Three days after we’d arrived at the hospital I was standing over her, staring in amazement. Her legs and arms were cycling away, occasionally bumping herself in the head, not used to the weight of a heavily bandaged arm. How could this beauty possibly be sick? My little Munckin. She smiled at me, a real smile, for the first time. My heart came close to exploding with something a thousand times stronger than love.
“Oh, Munchie! What are we going to do with you?!?”
In spite of our surroundings, I was ecstatic to see that perfect miniature grin.
“I thought you would be rolling on the floor, screaming and inconsolable.”
“You’re so strong.”
“Do you know how many women would have ended up in a mental ward?”
“I don’t know where you find the strength.”
“My God Jen, you’re just so strong.”
When they told me she was gone I didn’t understand at first. A woman, who remains faceless in my memory to this day, appeared at my side. She knelt down next to me and I think she took my hand. We had been pushed to the side to give way to the chaos.
“But... but... they’re still working...?”
Things still seemed to be happening. I was waiting for the miracle I just knew would happen. I was confused.
“I’m so sorry. No. Sadie’s gone.”
Four NICU doctors and nurses who had minutes before raced into the room still stood around her tiny bed, doing what they do. The yelling had stopped, but they were still moving. Machines continued to beep. It wasn’t until we walked to her side that they all stopped and looked up. When I saw how reluctant they were to look me in the eye, I knew. Two stayed with us, unhooking her as they asked if I wanted to hold her.
There are days that are darker than others. I want to call the office and be free to say, “Sorry, but I just can’t do it. It’s all meaningless don’t you see, because today I’ll be useless to anyone but her. She’s dead and I can’t bear to wash my hair and I really just need to stay at home to be with her.” I start to cry in the shower and hate the world for expecting me to stop and get on with it. The only her left for me to be with is not one anyone else understands.
Yet it’s exactly what I do: stop and get on with it. I smile and charm and make plans for the weekend. I maintain what others have built for me and wonder what parts, if any, I can actually lay claim to.
It was my husband who told me he’d expected me to be inconsolable. It was meant to be a testament to my strength. Like every other grief related ‘compliment’ I’ve had since. My dear partner, who on the darkest of days when I can’t bring myself to utter a single word, hugs me tight through my fragile silence. Having learned it’s easier to not make me vocalize, he simply holds my hand, finds me a tissue.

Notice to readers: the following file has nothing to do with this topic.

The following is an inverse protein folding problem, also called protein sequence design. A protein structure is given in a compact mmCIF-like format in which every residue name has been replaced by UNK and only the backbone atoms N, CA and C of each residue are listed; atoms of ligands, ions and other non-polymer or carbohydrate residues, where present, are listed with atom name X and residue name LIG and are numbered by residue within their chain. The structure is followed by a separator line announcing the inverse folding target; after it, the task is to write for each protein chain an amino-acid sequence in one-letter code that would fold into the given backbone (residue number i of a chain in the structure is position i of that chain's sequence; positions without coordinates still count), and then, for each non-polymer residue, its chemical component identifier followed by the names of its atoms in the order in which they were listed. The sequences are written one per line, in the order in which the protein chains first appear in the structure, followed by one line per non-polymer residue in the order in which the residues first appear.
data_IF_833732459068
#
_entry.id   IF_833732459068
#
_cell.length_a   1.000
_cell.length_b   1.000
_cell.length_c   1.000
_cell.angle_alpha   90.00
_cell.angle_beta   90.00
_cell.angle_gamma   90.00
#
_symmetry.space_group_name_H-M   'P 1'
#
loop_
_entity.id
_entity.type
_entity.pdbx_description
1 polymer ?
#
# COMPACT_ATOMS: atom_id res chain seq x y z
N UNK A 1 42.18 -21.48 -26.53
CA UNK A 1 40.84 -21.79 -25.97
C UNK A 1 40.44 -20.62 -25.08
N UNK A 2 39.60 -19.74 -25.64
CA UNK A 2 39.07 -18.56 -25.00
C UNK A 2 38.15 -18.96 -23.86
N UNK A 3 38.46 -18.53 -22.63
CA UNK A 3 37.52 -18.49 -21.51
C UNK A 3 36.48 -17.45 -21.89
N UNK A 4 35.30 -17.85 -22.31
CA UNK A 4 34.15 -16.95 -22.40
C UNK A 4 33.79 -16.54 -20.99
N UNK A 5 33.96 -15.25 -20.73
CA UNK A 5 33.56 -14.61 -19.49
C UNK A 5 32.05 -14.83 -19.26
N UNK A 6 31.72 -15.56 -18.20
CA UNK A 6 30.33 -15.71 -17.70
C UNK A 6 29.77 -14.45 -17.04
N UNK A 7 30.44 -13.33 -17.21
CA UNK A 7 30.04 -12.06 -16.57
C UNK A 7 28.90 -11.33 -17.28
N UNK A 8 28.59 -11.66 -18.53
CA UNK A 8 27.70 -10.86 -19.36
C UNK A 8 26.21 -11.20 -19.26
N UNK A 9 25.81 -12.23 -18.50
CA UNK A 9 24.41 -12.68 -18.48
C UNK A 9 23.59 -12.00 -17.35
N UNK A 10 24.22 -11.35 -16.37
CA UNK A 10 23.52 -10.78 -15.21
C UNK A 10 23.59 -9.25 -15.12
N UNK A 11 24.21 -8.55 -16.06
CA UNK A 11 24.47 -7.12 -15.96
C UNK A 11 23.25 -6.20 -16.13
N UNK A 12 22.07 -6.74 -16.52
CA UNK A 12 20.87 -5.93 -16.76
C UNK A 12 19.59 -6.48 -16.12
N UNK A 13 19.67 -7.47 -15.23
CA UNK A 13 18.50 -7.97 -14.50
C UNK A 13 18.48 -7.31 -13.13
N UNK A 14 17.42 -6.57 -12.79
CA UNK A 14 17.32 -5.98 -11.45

“It’s ok honey, cry.”
I am silent. I turn away. No words, inside or out, seem able to do what I feel justice. I wipe my tears and will myself to regain control. I want to tell him how bad it still is, but can’t help but feel guilty for forcing it all to his surface when he seems to have found a safe and quiet place to keep it. I know he hurts. I love him to my core and don’t want to magnify his pain with my own unyielding grief.
I prop myself up. I make my most valiant effort to be what everyone sees. I hope for balance at best. I wonder if the continuous memories playing like home movies in my mind make me a little too broken still.
What I can’t tell people, the fear I barely allow myself to acknowledge, is that I am terrified of what would happen if I did let go. What if my so-called strength is really just a farce? What if I did give in, outside of my own head, and found I couldn’t make it stop? It feels entirely possible. I can’t bear the thought of being so exposed. Like a fish in a bowl, examined from every angle, unable to escape the waiting eyes of those who used to call me strong. The jig would be up.
In the list of adjectives I’d use to describe myself, strong doesn’t even register.
I’m still so utterly raw; seven and a half months later, but most days feel I’m now left to navigate this journey independently, even with a supportive and loving partner. I wonder if other Babylost Mamas feel an obligation to keep up an appearance of togetherness after a certain amount of time has passed?